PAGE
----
On Spiritual Mirrors

JU Choir in JamaicaMay is often the season in which college students serve on teams doing various ministry work both domestically and internationally.  At roughly this time last year, I was in Jamaica with the Judson University Choir, a life-changing experience for many of us.  We had such a moving time of ministry there that we hope to go back again next May.

The other day I came across a series of devotionals I was asked to write for one such missions trip Judson students took to India about eight or nine years ago.  They were to read them at various points during the trip, one every other day or so, as I recall.  I was asked to address the topic of reflections–what they are, where we encounter them, what they mean (and don’t mean), etc.  As I read through the pieces, I thought to myself, “These aren’t half bad,” and so I plan to share one per week for the next seven weeks, as I get back into the habit/discipline of trying to offer in this blog, well, some reflections on the Christian life, filtered, as often as not, through the lens of worship.  Here’s the first, which focuses on mirrors.

“Mirror, Mirror, on the Wall”

Psalm 139:23-24 – “Investigate my life, O God, find out everything about me; cross-examine and test me, get a clear picture of what I’m about; see for yourself whether I’ve done anything wrong—then guide me on the road to eternal life.” (The Message)

The most obvious word that comes to mind when you talk about the concept of reflection is mirror.  And in our materialistic and self-obsessed culture, we place a high value on mirrors, don’t we?  We stop in front of them to check for all kinds of things: straightened ties, coiffured hair, erupting zits.  We become so obsessed that sometimes one mirror won’t do.  We need three mirrors to make sure that the new outfit we are thinking about purchasing doesn’t make certain parts of us look too big or other parts look too small; when my family moved into our new home, the thing I missed most about our old digs was the three-way mirror above the sink in the bathroom, which came in handy when I tried, as best I could, to comb my thinning hair back so as to accentuate the bald spot as little as possible.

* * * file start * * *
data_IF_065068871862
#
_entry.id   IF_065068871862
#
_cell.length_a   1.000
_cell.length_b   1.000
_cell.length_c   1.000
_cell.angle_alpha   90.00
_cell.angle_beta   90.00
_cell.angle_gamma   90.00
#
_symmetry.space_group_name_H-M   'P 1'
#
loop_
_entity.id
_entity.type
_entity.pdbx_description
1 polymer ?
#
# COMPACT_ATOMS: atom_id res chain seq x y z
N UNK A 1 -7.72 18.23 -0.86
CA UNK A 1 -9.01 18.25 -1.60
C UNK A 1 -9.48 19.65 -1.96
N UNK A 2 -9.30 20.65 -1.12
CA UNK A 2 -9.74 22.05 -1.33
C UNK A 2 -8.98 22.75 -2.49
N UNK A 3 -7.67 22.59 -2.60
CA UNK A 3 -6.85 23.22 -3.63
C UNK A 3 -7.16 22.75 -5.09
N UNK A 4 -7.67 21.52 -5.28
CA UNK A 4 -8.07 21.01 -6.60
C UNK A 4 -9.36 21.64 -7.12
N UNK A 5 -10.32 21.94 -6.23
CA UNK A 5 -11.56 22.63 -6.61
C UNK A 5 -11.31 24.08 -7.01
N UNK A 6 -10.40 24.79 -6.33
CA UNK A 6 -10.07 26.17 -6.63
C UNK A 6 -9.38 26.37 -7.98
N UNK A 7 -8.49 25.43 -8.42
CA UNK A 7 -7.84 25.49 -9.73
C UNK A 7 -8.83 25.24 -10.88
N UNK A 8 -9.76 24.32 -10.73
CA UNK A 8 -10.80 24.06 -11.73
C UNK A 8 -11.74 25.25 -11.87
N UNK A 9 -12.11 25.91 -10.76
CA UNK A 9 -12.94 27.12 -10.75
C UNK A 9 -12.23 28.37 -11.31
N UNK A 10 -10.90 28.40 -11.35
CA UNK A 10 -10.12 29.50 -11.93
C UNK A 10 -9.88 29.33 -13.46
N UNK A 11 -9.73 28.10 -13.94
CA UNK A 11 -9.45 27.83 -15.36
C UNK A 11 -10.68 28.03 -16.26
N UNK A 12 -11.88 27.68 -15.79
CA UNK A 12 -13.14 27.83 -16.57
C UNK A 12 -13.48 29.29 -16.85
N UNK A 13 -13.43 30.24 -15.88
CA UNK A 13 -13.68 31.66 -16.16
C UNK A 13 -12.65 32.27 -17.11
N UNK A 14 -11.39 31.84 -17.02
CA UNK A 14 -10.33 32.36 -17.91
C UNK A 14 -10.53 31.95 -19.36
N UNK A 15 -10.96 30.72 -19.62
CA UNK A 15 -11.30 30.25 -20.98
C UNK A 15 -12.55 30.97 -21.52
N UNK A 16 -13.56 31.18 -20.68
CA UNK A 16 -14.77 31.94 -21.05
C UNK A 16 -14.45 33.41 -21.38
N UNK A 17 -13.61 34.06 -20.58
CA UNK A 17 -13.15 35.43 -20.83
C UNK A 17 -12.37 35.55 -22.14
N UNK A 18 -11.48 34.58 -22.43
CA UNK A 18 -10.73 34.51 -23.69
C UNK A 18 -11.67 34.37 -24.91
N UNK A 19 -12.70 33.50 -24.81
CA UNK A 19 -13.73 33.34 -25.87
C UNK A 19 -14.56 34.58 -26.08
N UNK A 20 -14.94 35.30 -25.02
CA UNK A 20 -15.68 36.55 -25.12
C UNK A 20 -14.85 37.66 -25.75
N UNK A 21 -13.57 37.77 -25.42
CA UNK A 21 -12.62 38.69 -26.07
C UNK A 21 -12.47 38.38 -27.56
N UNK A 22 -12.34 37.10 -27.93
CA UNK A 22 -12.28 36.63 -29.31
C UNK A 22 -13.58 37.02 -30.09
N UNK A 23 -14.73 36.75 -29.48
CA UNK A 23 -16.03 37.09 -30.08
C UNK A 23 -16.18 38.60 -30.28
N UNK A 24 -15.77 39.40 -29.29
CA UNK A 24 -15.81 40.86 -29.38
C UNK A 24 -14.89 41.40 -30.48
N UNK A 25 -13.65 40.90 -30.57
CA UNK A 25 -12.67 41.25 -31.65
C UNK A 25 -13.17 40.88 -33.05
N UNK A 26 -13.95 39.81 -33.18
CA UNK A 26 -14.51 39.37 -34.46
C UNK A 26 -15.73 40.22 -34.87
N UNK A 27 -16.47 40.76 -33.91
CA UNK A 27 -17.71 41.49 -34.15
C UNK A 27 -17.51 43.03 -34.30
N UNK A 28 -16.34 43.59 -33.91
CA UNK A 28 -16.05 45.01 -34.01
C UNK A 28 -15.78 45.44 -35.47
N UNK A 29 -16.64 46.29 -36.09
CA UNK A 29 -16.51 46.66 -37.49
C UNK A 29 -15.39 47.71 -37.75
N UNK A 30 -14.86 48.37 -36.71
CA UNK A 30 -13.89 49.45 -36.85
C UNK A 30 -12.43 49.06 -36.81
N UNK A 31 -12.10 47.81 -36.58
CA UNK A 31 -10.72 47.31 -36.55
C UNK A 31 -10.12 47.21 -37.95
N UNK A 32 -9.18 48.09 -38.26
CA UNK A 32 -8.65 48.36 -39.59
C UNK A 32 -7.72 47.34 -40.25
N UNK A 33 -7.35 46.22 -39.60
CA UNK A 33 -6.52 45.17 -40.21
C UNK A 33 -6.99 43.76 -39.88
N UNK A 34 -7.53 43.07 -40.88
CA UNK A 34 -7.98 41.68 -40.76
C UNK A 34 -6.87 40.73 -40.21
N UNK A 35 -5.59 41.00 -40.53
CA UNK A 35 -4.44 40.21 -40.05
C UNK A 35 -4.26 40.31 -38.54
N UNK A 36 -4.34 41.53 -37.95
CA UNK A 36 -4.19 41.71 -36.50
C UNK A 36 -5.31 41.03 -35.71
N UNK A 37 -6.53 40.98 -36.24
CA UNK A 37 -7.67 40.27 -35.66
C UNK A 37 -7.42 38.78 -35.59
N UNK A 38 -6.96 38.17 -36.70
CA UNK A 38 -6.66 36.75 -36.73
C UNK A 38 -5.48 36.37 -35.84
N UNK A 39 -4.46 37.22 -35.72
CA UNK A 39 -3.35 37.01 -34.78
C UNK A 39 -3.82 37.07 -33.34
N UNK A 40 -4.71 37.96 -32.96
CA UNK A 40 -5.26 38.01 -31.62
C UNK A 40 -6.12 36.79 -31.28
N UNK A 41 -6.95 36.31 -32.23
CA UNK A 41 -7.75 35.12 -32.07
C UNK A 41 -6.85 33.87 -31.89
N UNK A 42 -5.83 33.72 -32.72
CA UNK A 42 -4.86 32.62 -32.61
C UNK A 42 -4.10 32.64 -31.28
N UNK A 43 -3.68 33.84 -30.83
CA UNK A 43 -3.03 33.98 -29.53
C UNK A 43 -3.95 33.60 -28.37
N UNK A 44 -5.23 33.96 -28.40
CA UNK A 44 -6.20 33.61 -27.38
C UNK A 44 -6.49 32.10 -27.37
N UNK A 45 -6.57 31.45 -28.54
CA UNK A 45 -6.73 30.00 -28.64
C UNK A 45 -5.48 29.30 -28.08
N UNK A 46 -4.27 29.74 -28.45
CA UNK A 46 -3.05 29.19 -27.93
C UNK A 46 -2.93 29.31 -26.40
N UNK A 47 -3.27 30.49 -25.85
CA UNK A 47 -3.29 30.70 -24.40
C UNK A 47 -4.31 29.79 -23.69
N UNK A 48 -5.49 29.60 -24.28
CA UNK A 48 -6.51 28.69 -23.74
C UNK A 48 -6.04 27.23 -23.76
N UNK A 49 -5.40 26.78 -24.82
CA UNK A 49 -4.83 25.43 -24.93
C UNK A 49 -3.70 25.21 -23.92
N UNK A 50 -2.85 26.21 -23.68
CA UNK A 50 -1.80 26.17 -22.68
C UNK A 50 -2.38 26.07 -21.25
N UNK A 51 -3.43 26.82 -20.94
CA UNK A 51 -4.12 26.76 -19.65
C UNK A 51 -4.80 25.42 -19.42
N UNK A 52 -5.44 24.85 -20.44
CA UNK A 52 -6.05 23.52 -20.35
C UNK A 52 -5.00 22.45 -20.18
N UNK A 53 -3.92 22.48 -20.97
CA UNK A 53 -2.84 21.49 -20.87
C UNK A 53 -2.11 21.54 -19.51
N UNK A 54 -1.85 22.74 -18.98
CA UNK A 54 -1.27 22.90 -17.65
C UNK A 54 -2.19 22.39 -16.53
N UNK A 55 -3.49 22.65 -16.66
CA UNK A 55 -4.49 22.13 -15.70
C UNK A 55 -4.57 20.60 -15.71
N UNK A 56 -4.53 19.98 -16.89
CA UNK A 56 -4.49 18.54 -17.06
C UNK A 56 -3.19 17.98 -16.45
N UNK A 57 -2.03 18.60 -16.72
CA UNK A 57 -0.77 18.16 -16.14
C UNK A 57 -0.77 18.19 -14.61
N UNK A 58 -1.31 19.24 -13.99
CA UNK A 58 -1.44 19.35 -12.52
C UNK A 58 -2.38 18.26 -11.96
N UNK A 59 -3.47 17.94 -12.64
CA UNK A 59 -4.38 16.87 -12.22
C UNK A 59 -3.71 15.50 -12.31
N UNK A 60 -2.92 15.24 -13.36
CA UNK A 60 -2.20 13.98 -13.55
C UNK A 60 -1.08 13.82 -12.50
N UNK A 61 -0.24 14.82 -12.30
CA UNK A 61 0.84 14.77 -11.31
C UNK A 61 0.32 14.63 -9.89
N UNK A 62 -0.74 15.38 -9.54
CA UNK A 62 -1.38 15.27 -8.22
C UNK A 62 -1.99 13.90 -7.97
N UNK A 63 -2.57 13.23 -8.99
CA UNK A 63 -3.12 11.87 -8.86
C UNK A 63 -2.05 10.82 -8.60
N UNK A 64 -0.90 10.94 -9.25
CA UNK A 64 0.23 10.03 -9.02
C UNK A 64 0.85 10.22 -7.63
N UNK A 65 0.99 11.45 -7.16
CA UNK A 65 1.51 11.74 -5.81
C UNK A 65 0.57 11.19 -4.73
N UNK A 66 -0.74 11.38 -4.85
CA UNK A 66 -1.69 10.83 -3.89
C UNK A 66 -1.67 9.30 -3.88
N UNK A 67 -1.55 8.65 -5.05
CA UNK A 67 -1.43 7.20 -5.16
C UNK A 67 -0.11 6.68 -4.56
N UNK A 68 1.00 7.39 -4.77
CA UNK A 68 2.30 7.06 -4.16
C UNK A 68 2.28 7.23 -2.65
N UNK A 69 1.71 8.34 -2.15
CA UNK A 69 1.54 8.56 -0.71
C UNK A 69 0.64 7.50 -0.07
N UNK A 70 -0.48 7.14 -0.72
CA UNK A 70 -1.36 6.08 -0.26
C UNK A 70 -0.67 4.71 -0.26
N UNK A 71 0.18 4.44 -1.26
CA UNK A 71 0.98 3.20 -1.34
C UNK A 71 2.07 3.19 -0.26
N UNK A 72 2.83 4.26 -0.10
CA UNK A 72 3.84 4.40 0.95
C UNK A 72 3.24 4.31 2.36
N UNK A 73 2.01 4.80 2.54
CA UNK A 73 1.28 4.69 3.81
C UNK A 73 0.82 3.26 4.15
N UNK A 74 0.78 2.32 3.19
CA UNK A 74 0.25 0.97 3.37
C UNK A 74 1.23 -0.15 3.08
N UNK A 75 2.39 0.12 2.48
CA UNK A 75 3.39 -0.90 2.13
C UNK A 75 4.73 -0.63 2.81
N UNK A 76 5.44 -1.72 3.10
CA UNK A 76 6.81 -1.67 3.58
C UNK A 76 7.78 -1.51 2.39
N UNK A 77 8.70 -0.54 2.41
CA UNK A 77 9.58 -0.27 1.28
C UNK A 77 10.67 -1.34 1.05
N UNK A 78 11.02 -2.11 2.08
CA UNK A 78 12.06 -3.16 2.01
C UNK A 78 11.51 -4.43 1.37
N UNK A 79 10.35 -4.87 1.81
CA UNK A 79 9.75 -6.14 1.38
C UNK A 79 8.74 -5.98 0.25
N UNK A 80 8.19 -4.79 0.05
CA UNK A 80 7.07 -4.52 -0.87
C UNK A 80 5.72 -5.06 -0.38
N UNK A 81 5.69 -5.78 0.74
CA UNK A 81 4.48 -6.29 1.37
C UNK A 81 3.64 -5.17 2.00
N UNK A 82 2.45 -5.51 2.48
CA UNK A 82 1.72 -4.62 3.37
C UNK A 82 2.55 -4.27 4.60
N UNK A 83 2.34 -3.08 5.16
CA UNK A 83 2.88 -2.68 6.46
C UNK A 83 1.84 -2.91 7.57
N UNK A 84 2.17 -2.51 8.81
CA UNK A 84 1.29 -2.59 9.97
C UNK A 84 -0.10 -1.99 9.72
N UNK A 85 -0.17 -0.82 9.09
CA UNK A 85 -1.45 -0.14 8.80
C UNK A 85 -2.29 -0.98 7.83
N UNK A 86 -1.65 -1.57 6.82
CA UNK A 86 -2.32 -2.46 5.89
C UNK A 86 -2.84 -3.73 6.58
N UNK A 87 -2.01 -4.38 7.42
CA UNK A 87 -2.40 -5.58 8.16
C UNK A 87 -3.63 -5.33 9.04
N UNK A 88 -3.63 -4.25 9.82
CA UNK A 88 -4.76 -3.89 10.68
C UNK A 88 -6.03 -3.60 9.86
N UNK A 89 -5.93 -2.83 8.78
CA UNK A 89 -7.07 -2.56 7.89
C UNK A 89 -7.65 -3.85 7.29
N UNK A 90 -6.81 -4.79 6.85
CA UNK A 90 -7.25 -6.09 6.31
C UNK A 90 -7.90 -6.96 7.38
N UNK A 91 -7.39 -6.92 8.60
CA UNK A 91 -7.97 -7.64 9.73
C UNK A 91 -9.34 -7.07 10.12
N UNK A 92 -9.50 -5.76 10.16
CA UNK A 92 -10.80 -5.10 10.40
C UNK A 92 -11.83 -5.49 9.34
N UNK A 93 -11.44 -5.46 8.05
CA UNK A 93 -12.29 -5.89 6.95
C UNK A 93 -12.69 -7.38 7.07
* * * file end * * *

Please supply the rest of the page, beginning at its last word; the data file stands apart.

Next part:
Nathan the prophet was a spiritual mirror for King David, in the aftermath of the latter’s adultery with Bathsheba and subsequent murder of her husband Uriah.  In 2 Samuel 12, Nathan confronts David by holding up a mirror, of sorts, to the king, showing him the offensive ways in him, as the NIV renders the scripture verse for today above.  When David expressed outrage that the rich man in the story stole the lamb from the poor man and served it as a meal for a fellow traveler, Nathan uttered what must be one of the most horrific indictments ever: “You are the man!” (verse 7).  David, to his credit, doesn’t try to make excuses for himself and doesn’t foist the blame anywhere other than where it belongs: “I have sinned against the Lord” (verse 12).  Read David’s sincere and contrite plea for forgiveness and cleansing in Psalm 51.

Your trip is going to be filled with opportunities for self-examination.  Why am I really here?  What are my real motivations?  What good can a bunch of wealthy Americans do here in India?  And, no doubt, some of your innate—thanks to the Fall—prejudices will rise to the surface at some point on this trip.  (Those of you who think you’re not at all prejudiced, that you’re above such pettiness, be sure to check in with your advisors soon, to alert them of this miracle.  They will want to disabuse you of your folly ahead of time.)  When those and other un-Christian thoughts tempt you, remember Nathan’s rhetorical mirror.  It’s a lot less painful to do the spiritual mirror-gazing yourself (in the spirit of Ps. 139 above) than to have it done for you.

Prayer for today:

Omniscient-yet-gracious God, Who knows our hearts and our motives and our thoughts and everything about us, grant us the courage to engage in regular—daily, hourly—self-reflection, that we might have clean hands and pure hearts to bring to You and those whom we will serve on this trip, for the glory of Your Kingdom.  Amen.

The Lord be with you!

About Warren Anderson

Emmaus Road Worshipers is written by Dr. Warren Anderson, Director of the Demoss Center for Worship in the Performing Arts at Judson University (Elgin, Ill.), where he also directs the Judson University Choir. A Judson alumnus, he has served his alma mater in a number of capacities over the past 30+ years, especially the chapel ministry, which he led for 22 years. From 1982-2016, Dr. Anderson served six different churches--American Baptist (X2), Converge, Evangelical Free Church of America, Roman Catholic, and United Methodist--as a "weekend warrior" worship musician/pastor. He is a former member of the editorial board of Worship Leader magazine. The views expressed in this blog are not necessarily the views of Judson University.
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